NSAIDs, but not aspirin, can cause dangerous irregular heart beat

Risk of irregular heart beat, heart attacks, and death increases in people taking NSAIDs, such as ibuprofen (Advil), naproxen (Aleve), diclofenac (Cambia, Voltaren, Cataflam), and celecoxib (Celebrex). The risk with these drugs in people who suffer from hypertension and heart failure is well-known, but two recent large studies provide additional information on this risk. A study in the British Medical Journal that reported on 32,602 patients with atrial fibrillation suggested that patient who developed atrial fibrillation (dangerous irregular heart beat, which is often called A fib) were more likely to have been taking NSAIDs (but not aspirin) when this heart condition occurred. Another study conducted by Danish doctors and published in the journal Circulation looked at 83,677 patients who suffered a heart attack. They discovered that taking an NSAID drug (but again, not aspirin) for as little as one week increased the risk of having a second heart attack and dying by 45%. Taking NSAIDs for three months increased the risk by 55%. It is particularly unfortunate for heart patients who suffer from migraine headaches because they are also not allowed to take migraine drugs, such as sumatriptan (Imitrex), rizatriptan (Maxalt), and other triptans. This leaves them with aspirin (or Migralex – a combination of aspirin with magnesium, developed by Dr. Mauskop) and pain drugs that can make headaches worse (Fioricet, codeine, Vicodin, and other). Another option for these patients is to use preventive treatments, such as magnesium (which is also very beneficial for heart conditions), CoQ10, biofeedback, Botox injections, acupuncture, and as a last resort, preventive medications.

  1. Dr. Mauskop says: 10/16/20118:02 pm

    You may want to check with your doctor about increasing the dose of magnesium since it helps with arrhythmias and many people do not absorb magnesium well. This is why we often give intravenous injections of magnesium. More magnesium may also help menstrual migraines. You also should ask your doctor about taking aspirin or Migralex (see Migralex.com or Amazon.com) instead of NSAIDs. These are taken as soon as the migraine starts, with a glass of water. Regualr aerobic exercise (30 – 40 minutes three times a week) is another effective way to prevent migraines of any type.

  2. Christina says: 10/16/20112:56 pm

    Interesting. I recently developed an arrhythmia (PVCs) and also take ibuprofen frequently for migraines. I’ve been taking it for 15 years, sometimes two or three times a month and sometimes as frequently as three times a week.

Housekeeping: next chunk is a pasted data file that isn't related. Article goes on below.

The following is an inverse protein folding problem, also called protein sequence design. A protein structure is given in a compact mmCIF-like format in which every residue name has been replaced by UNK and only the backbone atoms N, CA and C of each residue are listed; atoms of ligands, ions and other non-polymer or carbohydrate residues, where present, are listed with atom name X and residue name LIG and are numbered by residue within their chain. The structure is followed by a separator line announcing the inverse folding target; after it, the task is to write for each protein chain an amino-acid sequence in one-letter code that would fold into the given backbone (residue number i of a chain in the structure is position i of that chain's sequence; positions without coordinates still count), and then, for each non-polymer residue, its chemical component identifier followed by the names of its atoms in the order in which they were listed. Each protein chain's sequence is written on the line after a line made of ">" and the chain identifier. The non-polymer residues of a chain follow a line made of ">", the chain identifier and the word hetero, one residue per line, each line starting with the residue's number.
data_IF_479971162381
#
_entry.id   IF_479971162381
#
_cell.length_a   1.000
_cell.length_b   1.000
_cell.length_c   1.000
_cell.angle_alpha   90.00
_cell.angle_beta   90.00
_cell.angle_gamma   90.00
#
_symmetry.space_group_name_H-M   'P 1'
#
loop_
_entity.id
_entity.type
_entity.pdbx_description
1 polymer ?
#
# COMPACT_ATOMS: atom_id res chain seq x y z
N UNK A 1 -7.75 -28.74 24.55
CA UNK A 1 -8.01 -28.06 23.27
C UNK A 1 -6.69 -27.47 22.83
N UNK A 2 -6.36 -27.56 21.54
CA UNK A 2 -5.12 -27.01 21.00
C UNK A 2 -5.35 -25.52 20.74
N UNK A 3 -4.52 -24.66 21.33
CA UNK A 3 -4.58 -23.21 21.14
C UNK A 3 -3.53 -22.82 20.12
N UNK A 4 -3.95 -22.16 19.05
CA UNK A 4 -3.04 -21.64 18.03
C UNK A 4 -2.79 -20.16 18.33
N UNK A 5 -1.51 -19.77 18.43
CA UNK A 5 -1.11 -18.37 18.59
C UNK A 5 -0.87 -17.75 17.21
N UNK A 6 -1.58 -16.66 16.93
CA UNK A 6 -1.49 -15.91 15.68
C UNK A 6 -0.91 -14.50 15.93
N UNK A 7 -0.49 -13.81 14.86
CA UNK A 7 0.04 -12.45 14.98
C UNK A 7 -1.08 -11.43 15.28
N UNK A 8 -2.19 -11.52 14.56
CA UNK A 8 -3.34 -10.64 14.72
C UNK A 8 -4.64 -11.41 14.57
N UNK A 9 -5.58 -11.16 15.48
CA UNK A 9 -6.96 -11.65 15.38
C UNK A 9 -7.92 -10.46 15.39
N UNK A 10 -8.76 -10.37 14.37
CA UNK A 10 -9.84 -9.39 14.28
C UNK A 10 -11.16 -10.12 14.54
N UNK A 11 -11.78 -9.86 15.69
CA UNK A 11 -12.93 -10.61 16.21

My migraines seem to be triggered most easily during the week before and then during my period. Is there a real connection between migraine and hormonal fluctuations (or is it my imagination?) and if so, what is the best way to handle that?

    I currently take COQ10 (ubiquinol), magnesium, a multi-vitamin with 100 mg B6 and 100 mcg B12. I started this regimen two months ago to help with both the arrhythmia and headaches. The arrhythmia is improved but I’m not sure yet about the headaches because they fluctuate so much. Some months I get just a couple of migraines and some I get many more. I’ve been getting a lot of sinus headaches the past couple of years than I used to, also, and these seem harder to control–ibuprofen doesn’t usually help.

    Now with these studies about NSAIDs, I’m concerned about the amount of ibuprofen I’m taking. Botox isn’t really an option for me because of the cost and I’ve tried many of the prophylactic medications in the past, with no real improvement and side effects that were bothersome, so hope to avoid that route.

    If I were to try aspirin instead of the ibuprofen, do I take it as soon as I start feeling the migraine, as I do now with ibuprofen? And any suggestions for the monthly time when migraines seem to be triggered so easily? (More magnesium?)

    Thank you!

  3. Dr. Mauskop says: 10/04/20111:31 pm

    Feverfew (100 mg) and butterbur (150 mg a day) can be effective for some people, while Botox is probably the most effective, albeit very expensive treatment. Botox works for about 70% of people with chronic migraine. Regular aerobic exercise also helps and while relaxation techniques such as biofeedback or meditation may not seem to provide significant relief they are worth continuing along with other treatments.

  4. sara says: 10/04/20111:14 pm

    Magnesium,CoQ 10, B vitamins- all these don’t seem to relieve me of my migraines. Migralax, Excedrin migraine, advils etc. also don’t work usually. Maxalt doesn’t work if I take it too late into the migraine either. Tried acupuncture, massage therapy,acupressure,relaxation techniques_none help. any suggestions before I go on beta blocker? Thinking of trying feverfew.

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